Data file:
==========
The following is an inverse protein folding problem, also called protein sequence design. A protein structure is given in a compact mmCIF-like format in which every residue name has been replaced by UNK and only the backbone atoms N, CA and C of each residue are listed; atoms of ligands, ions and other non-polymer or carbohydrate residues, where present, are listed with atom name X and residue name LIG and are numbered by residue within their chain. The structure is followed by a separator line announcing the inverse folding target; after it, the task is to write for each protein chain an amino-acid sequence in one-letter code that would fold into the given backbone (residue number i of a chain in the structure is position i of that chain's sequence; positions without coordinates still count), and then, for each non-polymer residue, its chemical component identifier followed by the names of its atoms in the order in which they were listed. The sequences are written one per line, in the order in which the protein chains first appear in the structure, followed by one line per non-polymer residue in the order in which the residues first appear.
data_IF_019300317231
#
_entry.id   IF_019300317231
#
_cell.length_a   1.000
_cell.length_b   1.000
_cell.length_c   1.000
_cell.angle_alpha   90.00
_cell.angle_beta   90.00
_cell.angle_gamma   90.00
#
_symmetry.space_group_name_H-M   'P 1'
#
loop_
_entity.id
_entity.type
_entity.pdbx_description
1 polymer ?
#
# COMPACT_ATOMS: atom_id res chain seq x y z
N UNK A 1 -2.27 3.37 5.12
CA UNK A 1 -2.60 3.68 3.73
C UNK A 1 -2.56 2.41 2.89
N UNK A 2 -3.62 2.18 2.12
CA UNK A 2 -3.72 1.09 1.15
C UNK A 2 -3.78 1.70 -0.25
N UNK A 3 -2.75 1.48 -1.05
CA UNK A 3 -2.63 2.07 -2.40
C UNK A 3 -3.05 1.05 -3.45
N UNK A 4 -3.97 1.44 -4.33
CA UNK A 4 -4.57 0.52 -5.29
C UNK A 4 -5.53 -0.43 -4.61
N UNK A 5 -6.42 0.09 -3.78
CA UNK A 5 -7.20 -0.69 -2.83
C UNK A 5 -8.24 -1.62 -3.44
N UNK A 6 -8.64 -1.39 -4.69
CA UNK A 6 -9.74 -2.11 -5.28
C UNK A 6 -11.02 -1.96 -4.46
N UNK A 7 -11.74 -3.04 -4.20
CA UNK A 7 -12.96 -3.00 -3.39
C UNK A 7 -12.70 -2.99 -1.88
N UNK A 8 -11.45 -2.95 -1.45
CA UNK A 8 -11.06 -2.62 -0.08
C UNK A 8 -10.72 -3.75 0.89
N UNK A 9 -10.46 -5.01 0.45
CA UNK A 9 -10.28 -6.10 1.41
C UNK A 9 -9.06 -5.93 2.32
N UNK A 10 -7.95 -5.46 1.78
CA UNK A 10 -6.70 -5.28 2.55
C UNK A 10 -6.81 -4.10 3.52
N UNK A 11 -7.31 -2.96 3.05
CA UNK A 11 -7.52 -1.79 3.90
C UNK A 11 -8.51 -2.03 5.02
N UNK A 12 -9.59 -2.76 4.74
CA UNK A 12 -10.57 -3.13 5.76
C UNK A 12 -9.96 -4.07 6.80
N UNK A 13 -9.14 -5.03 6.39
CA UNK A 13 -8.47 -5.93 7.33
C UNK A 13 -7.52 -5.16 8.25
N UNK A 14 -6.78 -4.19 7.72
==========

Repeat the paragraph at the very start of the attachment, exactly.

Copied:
The following is an inverse protein folding problem, also called protein sequence design. A protein structure is given in a compact mmCIF-like format in which every residue name has been replaced by UNK and only the backbone atoms N, CA and C of each residue are listed; atoms of ligands, ions and other non-polymer or carbohydrate residues, where present, are listed with atom name X and residue name LIG and are numbered by residue within their chain. The structure is followed by a separator line announcing the inverse folding target; after it, the task is to write for each protein chain an amino-acid sequence in one-letter code that would fold into the given backbone (residue number i of a chain in the structure is position i of that chain's sequence; positions without coordinates still count), and then, for each non-polymer residue, its chemical component identifier followed by the names of its atoms in the order in which they were listed. The sequences are written one per line, in the order in which the protein chains first appear in the structure, followed by one line per non-polymer residue in the order in which the residues first appear.